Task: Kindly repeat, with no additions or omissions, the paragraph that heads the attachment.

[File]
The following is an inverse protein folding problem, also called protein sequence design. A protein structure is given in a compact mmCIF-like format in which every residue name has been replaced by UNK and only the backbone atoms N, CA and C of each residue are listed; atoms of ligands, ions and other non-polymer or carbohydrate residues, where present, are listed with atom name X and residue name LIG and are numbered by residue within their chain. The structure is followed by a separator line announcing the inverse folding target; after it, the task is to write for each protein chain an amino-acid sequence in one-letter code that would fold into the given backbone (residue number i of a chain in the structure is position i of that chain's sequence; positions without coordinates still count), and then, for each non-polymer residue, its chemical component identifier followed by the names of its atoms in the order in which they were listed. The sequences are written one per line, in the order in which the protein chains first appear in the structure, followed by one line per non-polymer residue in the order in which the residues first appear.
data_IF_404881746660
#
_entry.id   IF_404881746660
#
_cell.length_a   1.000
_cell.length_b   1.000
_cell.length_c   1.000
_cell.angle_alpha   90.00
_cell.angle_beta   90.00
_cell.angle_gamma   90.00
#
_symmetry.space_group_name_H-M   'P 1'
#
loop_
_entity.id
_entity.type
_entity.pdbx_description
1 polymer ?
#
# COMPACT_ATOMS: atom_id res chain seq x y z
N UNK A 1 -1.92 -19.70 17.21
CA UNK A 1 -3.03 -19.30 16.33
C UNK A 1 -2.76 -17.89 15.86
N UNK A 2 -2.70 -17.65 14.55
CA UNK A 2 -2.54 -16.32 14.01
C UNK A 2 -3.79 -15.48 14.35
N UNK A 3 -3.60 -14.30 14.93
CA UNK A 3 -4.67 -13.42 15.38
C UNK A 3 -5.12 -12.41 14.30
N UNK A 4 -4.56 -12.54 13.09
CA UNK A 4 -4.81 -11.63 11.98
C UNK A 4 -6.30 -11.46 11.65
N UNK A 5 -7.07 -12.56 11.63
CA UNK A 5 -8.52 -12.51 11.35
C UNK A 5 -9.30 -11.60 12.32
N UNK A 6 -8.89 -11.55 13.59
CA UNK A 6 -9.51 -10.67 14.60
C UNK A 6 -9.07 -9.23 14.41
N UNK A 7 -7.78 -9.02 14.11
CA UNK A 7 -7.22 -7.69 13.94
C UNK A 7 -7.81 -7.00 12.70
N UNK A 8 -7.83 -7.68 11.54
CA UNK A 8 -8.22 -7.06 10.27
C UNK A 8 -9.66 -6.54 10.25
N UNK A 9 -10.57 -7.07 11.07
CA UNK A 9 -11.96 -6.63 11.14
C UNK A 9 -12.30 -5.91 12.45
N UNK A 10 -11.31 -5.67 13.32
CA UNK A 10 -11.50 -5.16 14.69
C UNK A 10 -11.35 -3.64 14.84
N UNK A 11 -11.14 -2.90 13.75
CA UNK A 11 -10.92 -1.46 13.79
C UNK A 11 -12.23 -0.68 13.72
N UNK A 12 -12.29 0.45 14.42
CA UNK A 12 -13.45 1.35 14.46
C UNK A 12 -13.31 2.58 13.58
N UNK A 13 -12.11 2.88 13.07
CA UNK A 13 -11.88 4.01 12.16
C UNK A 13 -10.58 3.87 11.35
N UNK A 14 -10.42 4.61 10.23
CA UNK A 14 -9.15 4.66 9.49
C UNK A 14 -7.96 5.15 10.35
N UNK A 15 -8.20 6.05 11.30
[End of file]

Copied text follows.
The following is an inverse protein folding problem, also called protein sequence design. A protein structure is given in a compact mmCIF-like format in which every residue name has been replaced by UNK and only the backbone atoms N, CA and C of each residue are listed; atoms of ligands, ions and other non-polymer or carbohydrate residues, where present, are listed with atom name X and residue name LIG and are numbered by residue within their chain. The structure is followed by a separator line announcing the inverse folding target; after it, the task is to write for each protein chain an amino-acid sequence in one-letter code that would fold into the given backbone (residue number i of a chain in the structure is position i of that chain's sequence; positions without coordinates still count), and then, for each non-polymer residue, its chemical component identifier followed by the names of its atoms in the order in which they were listed. The sequences are written one per line, in the order in which the protein chains first appear in the structure, followed by one line per non-polymer residue in the order in which the residues first appear.